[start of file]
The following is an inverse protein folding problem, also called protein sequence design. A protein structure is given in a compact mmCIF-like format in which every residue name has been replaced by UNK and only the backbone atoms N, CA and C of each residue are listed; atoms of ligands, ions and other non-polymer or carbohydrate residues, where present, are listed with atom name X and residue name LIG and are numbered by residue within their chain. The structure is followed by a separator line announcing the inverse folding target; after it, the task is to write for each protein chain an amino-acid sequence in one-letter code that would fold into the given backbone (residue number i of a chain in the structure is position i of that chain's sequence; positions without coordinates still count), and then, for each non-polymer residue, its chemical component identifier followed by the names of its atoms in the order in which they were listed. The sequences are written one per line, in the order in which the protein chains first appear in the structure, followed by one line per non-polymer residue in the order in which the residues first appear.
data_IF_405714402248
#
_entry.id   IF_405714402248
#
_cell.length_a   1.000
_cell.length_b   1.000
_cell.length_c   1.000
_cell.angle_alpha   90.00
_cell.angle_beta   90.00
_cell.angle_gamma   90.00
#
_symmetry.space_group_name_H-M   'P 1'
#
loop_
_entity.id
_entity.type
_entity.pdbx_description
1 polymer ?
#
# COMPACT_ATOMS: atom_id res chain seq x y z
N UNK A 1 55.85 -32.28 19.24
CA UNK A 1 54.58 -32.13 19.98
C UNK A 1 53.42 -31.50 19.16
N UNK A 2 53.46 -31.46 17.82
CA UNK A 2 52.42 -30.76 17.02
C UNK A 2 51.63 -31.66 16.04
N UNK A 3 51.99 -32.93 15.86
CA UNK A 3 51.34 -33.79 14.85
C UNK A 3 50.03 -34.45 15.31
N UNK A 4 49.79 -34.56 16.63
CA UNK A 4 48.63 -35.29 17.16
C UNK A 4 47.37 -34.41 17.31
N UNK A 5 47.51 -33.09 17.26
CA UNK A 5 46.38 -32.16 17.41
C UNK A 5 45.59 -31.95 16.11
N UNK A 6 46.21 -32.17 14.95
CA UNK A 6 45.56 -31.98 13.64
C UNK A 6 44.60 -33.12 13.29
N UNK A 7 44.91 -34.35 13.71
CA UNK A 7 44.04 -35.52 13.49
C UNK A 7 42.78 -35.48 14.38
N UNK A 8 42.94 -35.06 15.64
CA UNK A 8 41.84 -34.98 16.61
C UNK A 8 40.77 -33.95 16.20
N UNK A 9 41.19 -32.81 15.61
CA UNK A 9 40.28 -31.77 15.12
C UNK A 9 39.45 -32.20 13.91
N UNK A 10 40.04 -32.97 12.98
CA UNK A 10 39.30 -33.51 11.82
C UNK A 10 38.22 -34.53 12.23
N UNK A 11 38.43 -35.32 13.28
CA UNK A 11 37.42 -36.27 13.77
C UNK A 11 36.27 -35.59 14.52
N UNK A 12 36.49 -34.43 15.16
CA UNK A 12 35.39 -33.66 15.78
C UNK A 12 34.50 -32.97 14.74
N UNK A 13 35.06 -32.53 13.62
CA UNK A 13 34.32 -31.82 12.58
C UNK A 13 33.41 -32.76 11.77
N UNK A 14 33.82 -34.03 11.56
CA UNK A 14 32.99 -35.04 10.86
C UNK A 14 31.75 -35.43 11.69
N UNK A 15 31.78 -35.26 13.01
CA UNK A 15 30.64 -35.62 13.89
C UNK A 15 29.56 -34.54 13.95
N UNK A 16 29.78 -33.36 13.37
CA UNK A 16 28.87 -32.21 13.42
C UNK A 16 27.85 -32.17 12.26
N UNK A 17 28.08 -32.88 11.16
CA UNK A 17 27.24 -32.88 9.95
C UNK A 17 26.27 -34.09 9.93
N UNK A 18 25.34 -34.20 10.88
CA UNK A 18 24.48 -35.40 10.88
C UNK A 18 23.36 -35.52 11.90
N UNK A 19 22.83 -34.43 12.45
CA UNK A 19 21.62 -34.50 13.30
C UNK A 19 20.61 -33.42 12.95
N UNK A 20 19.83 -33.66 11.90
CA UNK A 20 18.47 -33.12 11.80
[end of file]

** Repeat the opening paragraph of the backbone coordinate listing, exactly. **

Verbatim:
The following is an inverse protein folding problem, also called protein sequence design. A protein structure is given in a compact mmCIF-like format in which every residue name has been replaced by UNK and only the backbone atoms N, CA and C of each residue are listed; atoms of ligands, ions and other non-polymer or carbohydrate residues, where present, are listed with atom name X and residue name LIG and are numbered by residue within their chain. The structure is followed by a separator line announcing the inverse folding target; after it, the task is to write for each protein chain an amino-acid sequence in one-letter code that would fold into the given backbone (residue number i of a chain in the structure is position i of that chain's sequence; positions without coordinates still count), and then, for each non-polymer residue, its chemical component identifier followed by the names of its atoms in the order in which they were listed. The sequences are written one per line, in the order in which the protein chains first appear in the structure, followed by one line per non-polymer residue in the order in which the residues first appear.